PCFGs are a generative model used in NLP for parsing modeling and syntax analysis. Using this model, data is generated in a branching process where each non-terminal state produces a sequence of states that are visited in a recursive manner. PCFGs are used in a variety of NLP tasks including: grammar checking, lexical learning and machine translation.
Short definition of CFGs
- Let be an alphabet of observable symbols, called terminals.
- Let be a set of variable symbols, called non-terminals, including a special start symbols, .
- The grammar also defines a set of derivation rules, , for transforming terminal symbols into sequences of terminals and non-terminals. The rules are of the form , where and .
Description of PCFGs
PCFGs extend CFGs by defining a multinomial distribution over the set of derivation rules over each terminal symbol.
- Let be the set of derivation rules for the non-terminal (where is on the left-hand side of the rule).
- Let be the multinomial distribution defined over such that
The Generative Process
The process begins with the special start symbol . At every consecutive step, if there are any non-terminal symbols left in the generated sequence, a derivation rule is sampled from the distribution of rules for that non-terminal and it is replaced by the the right-hand of the rule which contains some combination of terminal and non-terminal symbols.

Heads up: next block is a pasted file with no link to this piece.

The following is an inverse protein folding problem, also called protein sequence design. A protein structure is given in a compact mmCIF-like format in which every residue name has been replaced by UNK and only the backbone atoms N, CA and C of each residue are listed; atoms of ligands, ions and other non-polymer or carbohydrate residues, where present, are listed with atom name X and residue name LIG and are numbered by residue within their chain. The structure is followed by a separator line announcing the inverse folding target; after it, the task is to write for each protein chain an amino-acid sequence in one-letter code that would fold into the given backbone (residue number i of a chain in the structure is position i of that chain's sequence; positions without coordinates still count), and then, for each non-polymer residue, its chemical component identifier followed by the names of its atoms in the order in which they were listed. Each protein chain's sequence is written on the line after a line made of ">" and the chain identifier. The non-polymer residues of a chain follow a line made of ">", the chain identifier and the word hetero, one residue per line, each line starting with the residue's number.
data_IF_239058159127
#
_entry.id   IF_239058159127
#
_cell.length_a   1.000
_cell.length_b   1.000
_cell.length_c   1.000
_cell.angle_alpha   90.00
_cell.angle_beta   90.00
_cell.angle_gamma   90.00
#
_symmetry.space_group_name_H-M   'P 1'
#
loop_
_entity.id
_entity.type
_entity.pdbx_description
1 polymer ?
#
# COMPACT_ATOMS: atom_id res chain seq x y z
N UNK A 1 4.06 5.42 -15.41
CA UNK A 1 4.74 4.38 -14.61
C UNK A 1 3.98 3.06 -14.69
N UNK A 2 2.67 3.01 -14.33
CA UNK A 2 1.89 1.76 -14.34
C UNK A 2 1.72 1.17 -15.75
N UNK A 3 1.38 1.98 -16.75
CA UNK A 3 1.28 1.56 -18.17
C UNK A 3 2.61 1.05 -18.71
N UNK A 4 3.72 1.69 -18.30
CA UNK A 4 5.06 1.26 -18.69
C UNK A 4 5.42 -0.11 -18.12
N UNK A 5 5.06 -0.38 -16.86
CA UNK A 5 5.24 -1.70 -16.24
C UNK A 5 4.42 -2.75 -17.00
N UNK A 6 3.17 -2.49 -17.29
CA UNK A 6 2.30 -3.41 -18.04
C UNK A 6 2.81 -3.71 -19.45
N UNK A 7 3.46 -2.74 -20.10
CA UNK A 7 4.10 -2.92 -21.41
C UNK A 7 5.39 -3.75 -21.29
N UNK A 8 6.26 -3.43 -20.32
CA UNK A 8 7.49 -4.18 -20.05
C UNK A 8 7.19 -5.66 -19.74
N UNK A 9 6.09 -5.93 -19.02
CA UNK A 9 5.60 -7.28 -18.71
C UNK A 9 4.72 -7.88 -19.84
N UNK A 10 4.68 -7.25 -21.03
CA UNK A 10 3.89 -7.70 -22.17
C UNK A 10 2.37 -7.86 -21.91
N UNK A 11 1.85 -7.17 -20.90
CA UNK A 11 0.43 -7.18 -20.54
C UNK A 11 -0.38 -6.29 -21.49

The process ends when there are no more non-terminal symbols in the generated sequence.
This generates a sequence of terminals from . The probability of generating a sequence given a certain derivation tree is simply the product of the probabilities used in that tree.
Decoding PCFGs is done with variants of the Earley and CYK algorithms.
Relation to HMMs
HMMs are a special type of PCFGs. We can rewrite an HMM as a PCFG as follows:
- Let , the set of non-terminals, be the set of states of the HMM, including start () and end () states.
- Let be the transition probability from state to state , and let be the emission probability of symbol in state .
We can now define the following derivation rules:
- , where , </math>h, h' \in H</math>
- , for </math>h \in H</math>